Interview with Aussie Scribbler author of How To Be Free.
How long have you been writing for?
That’s a difficult question as I have moved into writing very gradually. In the late 80s I started expressing some of my views through letters to newspapers, later I wrote a couple of articles and eventually moved on to writing a few erotic stories only for the amusement of myself and some friends on-line, and then, just last year I wrote my first non-fiction book and published it and some of my erotica in ebook form.
What would you say is the most difficult part of writing a book?
I’ve never found writing terribly difficult. I suppose the hardest part is actually finding the time to write or perhaps the time to eat and sleep once the writing process takes hold.
What genre do you generally write?
I’ve written one psychological self-help book and a bunch of humorous erotica. I’ve also written a couple of non-erotic satirical pieces.
Do you have a favourite author and why?
I suppose I would have to say John Waters as he is a kind of hero of mine. He’s my favourite film director, but he also writes books, and those books express the spirit, sense of humour and philosophy which strikes such a chord with me.
What is your book called and how did you choose this title?
My self-help book is called How to Be Free. Originally I was thinking of calling it The Freedom Manifesto but that seemed kind of presumptuous, and How to Be Free says very simply and directly what kind of advice it is that I want to share with the reader.
Unconditional self-acceptance is the foundation for mental health. Our efforts to prove our worth or to try to be “better people” can make us depressed, anxious and uncreative people, but if we start by accepting ourselves as we are now and recognise that the love of perfection is the root of all evil, we can move towards a state of freedom, wholeness, love and creativity. The human race has been neurotic since before the dawn of civilisation and all forms of human destructiveness are symptoms of that neurosis. But we are living at a time in which the repressive dogmas and structures of society are breaking down and we may be on the threshold of a new world in which our deeper unconditionally loving nature can flourish.
Has your book been published and how did you go about this?
So far How to Be Free has only been published in ebook form. I published it myself through Smashwords and made it available as a free download as my main interest is to share the ideas which have been useful to me in freeing myself from a depression and anxiety.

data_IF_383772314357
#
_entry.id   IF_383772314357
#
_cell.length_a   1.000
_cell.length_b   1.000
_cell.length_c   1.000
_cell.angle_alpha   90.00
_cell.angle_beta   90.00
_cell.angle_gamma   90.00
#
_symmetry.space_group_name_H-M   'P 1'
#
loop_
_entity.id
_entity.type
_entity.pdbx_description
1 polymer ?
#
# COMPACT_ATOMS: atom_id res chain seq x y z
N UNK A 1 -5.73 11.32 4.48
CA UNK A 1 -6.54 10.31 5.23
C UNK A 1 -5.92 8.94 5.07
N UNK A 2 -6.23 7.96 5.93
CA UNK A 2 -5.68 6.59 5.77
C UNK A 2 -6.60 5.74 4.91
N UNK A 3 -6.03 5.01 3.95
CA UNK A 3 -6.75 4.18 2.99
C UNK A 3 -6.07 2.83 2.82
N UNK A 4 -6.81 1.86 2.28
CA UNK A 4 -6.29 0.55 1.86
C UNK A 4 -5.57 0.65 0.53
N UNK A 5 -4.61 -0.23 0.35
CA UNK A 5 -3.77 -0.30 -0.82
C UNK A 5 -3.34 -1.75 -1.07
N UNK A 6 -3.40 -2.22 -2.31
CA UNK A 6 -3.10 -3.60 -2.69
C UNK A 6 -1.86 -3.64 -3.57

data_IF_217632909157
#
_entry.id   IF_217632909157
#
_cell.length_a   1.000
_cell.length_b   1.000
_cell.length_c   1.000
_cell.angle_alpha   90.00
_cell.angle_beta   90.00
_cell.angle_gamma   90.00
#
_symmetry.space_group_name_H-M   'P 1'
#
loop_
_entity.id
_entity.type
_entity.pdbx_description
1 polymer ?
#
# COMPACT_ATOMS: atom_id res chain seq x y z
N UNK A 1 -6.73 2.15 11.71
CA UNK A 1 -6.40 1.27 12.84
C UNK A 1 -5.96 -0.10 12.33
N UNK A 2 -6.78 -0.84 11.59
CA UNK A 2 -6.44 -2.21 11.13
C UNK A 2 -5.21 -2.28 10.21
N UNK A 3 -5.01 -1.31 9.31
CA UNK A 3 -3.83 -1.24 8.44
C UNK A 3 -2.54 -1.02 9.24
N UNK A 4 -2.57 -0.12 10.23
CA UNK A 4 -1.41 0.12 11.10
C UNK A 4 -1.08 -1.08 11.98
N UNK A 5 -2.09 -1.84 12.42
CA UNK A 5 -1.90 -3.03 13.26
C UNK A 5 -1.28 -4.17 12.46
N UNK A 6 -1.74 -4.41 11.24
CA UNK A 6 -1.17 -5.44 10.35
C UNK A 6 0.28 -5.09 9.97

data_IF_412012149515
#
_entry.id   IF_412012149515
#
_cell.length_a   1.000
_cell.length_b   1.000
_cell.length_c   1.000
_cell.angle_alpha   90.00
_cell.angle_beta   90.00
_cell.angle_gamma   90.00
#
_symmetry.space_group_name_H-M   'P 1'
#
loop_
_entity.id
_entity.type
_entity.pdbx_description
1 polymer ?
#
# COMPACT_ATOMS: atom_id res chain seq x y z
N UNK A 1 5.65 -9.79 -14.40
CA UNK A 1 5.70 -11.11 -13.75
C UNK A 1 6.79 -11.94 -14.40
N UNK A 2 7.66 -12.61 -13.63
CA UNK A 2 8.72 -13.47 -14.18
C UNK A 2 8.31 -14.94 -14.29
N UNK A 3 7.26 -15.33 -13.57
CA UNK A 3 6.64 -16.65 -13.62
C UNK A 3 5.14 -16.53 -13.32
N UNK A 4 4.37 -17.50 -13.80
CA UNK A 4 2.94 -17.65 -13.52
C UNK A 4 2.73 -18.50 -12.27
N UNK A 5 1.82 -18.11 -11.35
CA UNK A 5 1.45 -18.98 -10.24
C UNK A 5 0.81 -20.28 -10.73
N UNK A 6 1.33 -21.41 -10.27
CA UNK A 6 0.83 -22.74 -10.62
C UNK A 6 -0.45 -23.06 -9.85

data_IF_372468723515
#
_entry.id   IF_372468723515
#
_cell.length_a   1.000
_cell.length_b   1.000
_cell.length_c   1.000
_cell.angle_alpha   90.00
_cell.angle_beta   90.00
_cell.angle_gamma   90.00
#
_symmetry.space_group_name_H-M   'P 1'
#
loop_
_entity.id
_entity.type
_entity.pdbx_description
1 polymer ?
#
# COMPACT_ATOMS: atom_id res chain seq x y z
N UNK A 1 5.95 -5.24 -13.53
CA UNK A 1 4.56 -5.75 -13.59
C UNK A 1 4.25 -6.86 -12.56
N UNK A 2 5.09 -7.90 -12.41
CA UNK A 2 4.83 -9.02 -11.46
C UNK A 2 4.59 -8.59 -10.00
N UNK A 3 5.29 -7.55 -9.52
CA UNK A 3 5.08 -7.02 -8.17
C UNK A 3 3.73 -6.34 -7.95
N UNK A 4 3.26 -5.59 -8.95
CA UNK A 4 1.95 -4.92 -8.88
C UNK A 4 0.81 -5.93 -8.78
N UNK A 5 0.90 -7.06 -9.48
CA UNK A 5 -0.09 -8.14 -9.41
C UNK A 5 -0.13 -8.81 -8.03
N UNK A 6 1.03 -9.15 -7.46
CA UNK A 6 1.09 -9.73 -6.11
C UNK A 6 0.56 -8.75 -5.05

Approximately how long did it take you to finish your book?
The ideas grew over a period of many years, and I put some of them into writing at various times, but the actual writing of the book was something which only took two or three weeks, with a few weeks after that getting feedback and making minor changes.
What advice would you give aspiring authors?
Read really good writing, as we generally end up writing somewhat less well than those whose books we are in the habit of reading. Also I recommend reading Keith Johnstone’s book Impro : Improvisation and the Theatre. Although it is ostensibly a book about theatrical improvisation, Johnstone gives advice on how to unlock one’s imagination and creativity and on what makes for a compelling story. If I had not read Johnstone I would probably have written little if any fiction as every time I write it is with a conscious application of his principles of improvisation. As far as I’m concerned his book is the cure for writer’s block.
Do you use social media to promote your book, if yes then which social networks do you like the most?
If you had to do it all over again what would you do differently?
I have no regrets, but maybe I would have started earlier with ebook self-publishing. I never realised how easy it is.
What books do you like to read in your spare time?
I like to read books about movies and also playful erotica and anything which makes me laugh. I just wish I had more time to read as I do enjoy a range of different genres of fiction, from science fiction to horror to detective stories as well as non-fiction, but I only end up reading a book here or there.
What do you feel is the most important stage of writing a book?
I think the most important stage is coming up with the idea for it. If the central concept is poor, it won’t be a good book.
How did you go about designing the cover for your book? Please provide an image.
I’m not very experienced with creating cover designs, but always do my own working from the philosophy that a striking image (which I buy from a royalty free image site) in a simple layout with an attractive font is all that is necessary to make for an attractive, eye-catching cover.
Are you writing or considering writing a follow-up to your book?
I have a couple of possibilities in mind. I’ve written a few essays for my blog or for Facebook expanding on ideas in the book. So I could collect them into another supplementary ebook. The other idea which I have in mind but which might require quite a bit of research would be to do a book specifically related to a rational non-supernatural interpretation of the philosophy of Jesus and how our neurotic society perverted it into something oppressive and superstitious. This is something I only touched on briefly in How to Be Free.
Do you have a day job (if so, what do you do?) or do you write full-time?
I work in a library part-time.
Where is your book available to buy?
My book is free from the following places: